4
$\begingroup$

Is the problem of deciding whether a SAT instance, where at most one clause is false (that is, any given variable assignment will either lead to all clauses being true, or all but one), is satisfiable solvable in polynomial time?

$\endgroup$
  • $\begingroup$ @Evil None of the restricted versions on Wikiepdia seemed very similar to my problem, so I couldn't find out anything there. I've also tried to encode a simple 3CNF problem in this format, but I couldn't come up with anything (even though I'm still trying). $\endgroup$ – user110726 Oct 15 at 0:33
  • $\begingroup$ What is the input and what is the output? I can image two possible interpretations: 1. The input is a SAT instance, and the output is a boolean value indicating whether this SAT instance satisfies at most one clause is false. 2. The input is a SAT instance where at most one clause is false, and the output is a boolean value indicating whether this instance is satisfiable (i.e. whether there exists a variable assignment making all clauses true). $\endgroup$ – xskxzr Oct 15 at 2:58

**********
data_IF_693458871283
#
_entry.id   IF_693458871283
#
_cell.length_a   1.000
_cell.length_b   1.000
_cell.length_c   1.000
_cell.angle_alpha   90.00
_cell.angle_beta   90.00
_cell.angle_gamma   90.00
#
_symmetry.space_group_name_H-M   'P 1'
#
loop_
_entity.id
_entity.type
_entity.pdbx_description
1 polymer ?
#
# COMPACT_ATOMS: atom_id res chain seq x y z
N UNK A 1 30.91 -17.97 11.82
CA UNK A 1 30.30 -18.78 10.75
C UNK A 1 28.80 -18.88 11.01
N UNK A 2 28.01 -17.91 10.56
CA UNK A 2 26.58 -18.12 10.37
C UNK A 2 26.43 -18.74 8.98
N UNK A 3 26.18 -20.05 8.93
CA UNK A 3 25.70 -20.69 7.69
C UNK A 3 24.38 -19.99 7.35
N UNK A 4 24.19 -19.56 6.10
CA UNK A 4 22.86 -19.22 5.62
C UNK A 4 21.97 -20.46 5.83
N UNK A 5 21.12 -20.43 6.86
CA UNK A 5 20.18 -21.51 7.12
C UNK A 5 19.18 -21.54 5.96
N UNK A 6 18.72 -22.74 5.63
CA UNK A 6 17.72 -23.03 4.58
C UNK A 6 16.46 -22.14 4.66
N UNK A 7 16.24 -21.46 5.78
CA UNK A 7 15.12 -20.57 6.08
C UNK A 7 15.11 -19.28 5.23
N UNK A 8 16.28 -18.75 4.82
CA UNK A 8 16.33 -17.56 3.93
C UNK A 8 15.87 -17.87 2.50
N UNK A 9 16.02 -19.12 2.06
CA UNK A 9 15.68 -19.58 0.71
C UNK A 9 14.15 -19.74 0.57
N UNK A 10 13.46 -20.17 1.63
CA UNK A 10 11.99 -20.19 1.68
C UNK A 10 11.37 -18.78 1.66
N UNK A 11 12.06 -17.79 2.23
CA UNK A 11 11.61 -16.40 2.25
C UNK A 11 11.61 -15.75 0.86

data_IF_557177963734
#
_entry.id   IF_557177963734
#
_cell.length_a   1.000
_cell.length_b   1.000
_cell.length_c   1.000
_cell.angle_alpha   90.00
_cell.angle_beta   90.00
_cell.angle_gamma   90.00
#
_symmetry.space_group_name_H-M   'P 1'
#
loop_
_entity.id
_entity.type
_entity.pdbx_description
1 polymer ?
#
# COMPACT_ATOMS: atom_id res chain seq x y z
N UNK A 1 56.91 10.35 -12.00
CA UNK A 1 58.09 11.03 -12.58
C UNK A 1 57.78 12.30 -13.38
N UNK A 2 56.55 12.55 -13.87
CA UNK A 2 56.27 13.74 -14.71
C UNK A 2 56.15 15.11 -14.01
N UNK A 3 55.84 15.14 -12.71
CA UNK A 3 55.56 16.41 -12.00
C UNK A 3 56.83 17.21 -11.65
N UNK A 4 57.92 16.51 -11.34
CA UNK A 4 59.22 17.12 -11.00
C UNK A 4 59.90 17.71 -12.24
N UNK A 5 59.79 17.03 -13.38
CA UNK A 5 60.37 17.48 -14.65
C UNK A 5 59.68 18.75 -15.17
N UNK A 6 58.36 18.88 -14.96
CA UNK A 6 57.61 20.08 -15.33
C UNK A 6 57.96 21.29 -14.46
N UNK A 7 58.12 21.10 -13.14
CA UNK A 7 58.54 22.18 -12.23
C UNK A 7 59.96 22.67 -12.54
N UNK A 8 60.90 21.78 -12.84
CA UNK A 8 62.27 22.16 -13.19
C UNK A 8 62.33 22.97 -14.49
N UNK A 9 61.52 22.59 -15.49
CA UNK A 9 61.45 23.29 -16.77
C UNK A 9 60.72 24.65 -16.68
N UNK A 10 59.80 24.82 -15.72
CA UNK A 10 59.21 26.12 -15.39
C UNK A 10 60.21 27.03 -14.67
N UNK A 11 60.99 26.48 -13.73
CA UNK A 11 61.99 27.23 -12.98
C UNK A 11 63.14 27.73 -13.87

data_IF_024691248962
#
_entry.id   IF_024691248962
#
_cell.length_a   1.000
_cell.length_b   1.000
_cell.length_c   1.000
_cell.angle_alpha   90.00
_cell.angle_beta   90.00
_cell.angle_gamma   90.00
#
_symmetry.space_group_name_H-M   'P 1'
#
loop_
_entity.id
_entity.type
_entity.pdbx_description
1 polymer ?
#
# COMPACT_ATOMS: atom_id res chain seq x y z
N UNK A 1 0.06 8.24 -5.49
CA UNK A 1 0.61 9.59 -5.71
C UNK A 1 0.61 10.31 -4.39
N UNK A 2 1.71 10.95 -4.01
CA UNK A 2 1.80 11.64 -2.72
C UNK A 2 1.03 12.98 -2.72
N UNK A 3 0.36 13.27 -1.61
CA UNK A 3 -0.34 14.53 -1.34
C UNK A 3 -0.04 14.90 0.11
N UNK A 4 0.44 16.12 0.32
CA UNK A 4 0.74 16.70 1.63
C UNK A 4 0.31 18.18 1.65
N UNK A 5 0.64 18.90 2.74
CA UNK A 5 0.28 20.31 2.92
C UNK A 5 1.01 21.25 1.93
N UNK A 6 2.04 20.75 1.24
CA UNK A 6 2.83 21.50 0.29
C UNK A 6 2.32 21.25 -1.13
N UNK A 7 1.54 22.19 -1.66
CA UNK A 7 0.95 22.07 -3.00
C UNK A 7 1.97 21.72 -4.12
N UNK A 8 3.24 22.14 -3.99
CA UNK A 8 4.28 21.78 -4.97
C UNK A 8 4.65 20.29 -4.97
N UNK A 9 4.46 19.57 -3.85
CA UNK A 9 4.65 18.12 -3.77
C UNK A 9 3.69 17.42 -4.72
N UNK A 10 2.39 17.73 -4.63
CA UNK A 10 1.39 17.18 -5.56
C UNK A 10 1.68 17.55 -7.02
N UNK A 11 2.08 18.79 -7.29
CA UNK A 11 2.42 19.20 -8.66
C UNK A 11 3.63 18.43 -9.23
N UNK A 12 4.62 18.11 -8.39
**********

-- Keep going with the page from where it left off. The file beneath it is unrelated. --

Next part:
• $\begingroup$ @xskxzr Your second option is what I had in mind. Thank you! $\endgroup$ – user110726 Oct 15 at 3:16
3
$\begingroup$

Given a CNF with $n$ variables and $m$ clauses, we denote by $A_i$ the set of truth assignments that do not satisfy clause $i$. Then the number of satisfiable assignments is $$2^n-\left|\bigcup_{i=1}^m A_i\right|.$$ Since each assignment makes at most one clause false, $A_i$ and $A_j$ are disjoint for $i\neq j$. Also note $|A_i|=2^{n-n_i}$ where $n_i$ is the number of variables in clause $i$. Hence, the number of satisfiable assignments is exactly $2^n-\sum_{i=1}^m 2^{n-n_i}$ (this result is also given as lemma 2 in [1]).

So we can decide whether the CNF is satisfiable by checking whether $2^n-\sum_{i=1}^m 2^{n-n_i}>0$, which can be done in polynomial time.


[1] Nishimura, N., Ragde, P., & Szeider, S. (2007). Solving #SAT using vertex covers. Acta Informatica, 44(7-8), 509-523.

$\endgroup$

Your Answer

By clicking “Post Your Answer”, you agree to our terms of service, privacy policy and cookie policy

Not the answer you're looking for? Browse other questions tagged or ask your own question.